Again while musing o’er those olden days and thinking of the people of that time, it comes to mind how their circumstances and ways of working differed from ours of today. It brings to our recollection how they had - some aged folk at any rate - their own peculiar talk, their own topics of conversation. From them, had we been a little more attentive, we might easily have stored old local traditions, which we hear from none today. Reviewing that talk of half a century ago, we may, among other things, detect two notes in it; local pride, in the good sense, and local lore. In a countryside with its ancient Church and historic landmarks, they had always something to look up to. A long line of Chiefs sat in the Castle visited by one of the most famous queens of all time. It was deemed not unworthy of the notice of Montrose and Cromwell and Cumberland. In old Farleyer, for long resided a notable, Robert Menzies, the “Chamberlain More”, when tenants paid the rent in Scots money and in meal. One of his sons, Archibald Menzies, was the famous “Major More” of the 42nd at Waterloo; mentioned in Kelties History as a man of prodigious strength, and “in a hand to hand conflict more than a match for six ordinary men”. After the war he stayed a while at Farleyer, and many stories have come down regarding him.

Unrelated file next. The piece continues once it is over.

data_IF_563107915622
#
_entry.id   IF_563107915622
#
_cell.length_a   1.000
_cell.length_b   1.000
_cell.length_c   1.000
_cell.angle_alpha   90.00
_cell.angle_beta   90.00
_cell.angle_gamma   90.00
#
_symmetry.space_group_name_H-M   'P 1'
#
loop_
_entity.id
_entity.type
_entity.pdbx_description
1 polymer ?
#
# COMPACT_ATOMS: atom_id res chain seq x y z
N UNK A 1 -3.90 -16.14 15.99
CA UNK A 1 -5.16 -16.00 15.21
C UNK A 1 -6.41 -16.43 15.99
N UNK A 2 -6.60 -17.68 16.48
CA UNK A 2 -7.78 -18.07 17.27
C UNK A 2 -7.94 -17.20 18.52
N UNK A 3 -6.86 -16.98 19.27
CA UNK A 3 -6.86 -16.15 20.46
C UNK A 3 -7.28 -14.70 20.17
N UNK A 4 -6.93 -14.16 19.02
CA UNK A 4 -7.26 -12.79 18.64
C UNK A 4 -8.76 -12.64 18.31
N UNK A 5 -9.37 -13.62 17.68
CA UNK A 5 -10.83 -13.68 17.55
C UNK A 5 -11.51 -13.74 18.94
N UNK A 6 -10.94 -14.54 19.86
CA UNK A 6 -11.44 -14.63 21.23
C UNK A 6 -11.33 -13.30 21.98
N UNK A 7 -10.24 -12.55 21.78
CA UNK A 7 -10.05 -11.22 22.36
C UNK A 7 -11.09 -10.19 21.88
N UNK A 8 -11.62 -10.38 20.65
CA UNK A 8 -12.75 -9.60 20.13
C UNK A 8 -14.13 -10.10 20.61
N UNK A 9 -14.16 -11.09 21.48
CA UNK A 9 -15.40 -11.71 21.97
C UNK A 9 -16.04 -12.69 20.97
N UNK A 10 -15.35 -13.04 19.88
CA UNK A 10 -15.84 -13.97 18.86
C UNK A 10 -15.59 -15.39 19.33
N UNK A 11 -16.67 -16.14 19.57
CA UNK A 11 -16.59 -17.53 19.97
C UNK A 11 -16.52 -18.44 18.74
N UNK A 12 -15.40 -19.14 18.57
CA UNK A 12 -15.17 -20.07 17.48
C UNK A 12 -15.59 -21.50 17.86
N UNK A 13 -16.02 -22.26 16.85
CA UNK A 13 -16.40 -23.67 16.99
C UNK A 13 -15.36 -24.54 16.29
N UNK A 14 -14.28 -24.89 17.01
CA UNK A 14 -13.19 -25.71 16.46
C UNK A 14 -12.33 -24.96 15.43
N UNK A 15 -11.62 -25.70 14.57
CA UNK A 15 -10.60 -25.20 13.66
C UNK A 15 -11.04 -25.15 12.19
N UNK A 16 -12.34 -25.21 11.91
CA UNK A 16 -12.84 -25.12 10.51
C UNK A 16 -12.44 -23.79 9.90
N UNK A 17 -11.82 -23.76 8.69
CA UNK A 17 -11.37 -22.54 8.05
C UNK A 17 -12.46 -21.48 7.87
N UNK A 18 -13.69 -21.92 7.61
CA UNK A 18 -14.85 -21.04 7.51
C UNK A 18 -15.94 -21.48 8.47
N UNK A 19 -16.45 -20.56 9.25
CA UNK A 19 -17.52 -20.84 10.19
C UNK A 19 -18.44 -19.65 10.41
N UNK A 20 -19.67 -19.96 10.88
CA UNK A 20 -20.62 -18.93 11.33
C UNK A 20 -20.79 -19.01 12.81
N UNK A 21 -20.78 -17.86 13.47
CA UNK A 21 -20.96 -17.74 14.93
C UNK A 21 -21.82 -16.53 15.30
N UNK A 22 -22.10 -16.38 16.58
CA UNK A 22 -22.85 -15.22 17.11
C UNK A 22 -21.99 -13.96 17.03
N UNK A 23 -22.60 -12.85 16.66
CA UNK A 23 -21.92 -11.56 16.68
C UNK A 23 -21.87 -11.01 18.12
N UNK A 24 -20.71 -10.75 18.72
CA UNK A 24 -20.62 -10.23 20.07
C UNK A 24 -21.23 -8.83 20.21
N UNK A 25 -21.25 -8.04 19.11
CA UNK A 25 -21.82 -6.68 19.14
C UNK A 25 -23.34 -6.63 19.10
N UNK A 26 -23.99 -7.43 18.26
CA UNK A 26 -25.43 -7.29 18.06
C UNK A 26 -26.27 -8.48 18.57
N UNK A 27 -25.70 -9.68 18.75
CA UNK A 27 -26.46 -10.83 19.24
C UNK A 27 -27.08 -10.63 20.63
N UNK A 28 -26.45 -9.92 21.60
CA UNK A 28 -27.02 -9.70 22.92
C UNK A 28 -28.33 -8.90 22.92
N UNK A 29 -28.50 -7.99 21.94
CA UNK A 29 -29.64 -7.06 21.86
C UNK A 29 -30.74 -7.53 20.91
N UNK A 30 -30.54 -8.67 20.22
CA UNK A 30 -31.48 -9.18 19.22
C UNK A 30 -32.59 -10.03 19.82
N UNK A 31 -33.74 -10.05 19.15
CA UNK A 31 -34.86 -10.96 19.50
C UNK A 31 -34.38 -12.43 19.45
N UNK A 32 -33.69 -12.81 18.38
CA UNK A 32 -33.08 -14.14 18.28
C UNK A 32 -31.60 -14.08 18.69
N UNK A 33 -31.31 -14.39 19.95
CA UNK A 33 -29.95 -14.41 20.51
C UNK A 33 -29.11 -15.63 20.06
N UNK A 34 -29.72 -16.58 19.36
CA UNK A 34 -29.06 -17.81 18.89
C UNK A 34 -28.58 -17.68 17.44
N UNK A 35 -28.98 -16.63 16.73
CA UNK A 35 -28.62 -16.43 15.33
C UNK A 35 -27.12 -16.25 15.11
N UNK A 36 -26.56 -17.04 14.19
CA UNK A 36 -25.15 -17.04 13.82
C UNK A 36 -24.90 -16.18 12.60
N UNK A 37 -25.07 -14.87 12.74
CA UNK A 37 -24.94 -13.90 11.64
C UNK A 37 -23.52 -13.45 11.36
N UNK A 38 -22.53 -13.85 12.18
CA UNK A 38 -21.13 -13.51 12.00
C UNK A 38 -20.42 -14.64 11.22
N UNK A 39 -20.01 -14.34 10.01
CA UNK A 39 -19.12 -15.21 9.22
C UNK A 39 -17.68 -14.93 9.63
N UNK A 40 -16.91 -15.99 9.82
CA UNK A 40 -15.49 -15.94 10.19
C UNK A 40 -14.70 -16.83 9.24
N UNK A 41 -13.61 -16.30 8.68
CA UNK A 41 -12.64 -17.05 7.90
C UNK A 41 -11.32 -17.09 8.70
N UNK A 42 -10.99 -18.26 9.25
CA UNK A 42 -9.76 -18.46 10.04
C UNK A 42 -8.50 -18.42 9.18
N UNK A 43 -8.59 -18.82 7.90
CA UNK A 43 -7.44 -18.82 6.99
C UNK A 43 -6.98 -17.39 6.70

And there were various old educational particulars of interest. McGregor of Dull, Schoolmaster and Bard, was a teacher of repute. He had a long tenure of office and was the only Dull Schoolmaster who died in the 19th century. Every Scholar had to take a good peat daily, and as showing the close connection with the land as well as with the hill, it may he pointed out that about a hundred years since, the first stook seen in a harvest field closed the School. The Founder of the Menzies Bursary was a Camserney man. His original intention was to erect a Free School for poorer children on the narrow strip of land between Drumdewan Plantation and the main road. Old Sir Neil would not give the site, and to relieve the pressure on Dull, a side school and Library at Aird Cottage was conducted by a succession of young teachers. One, Robert Cameron from Lawers, became a Schoolmaster in Durham. Elected M.P. for Houghton—le-Spring, he was the only Gaelic speaking man in the House of Commons. He published a Book on the Gaelic names of plants. In that century beginning with Thomas Menzies (Farleyer), nine ministers hailed from the Appin of Dull, and besides, it is noteworthy that Dr. Boyd, the Moderator of 1890 was in the following year succeeded by Dr. James McGregor “not excelled” said his predecessor “in popular gifts by any Minister in Scotland”. The one was the son of a Camserney man, the other the son of a Tullicro man.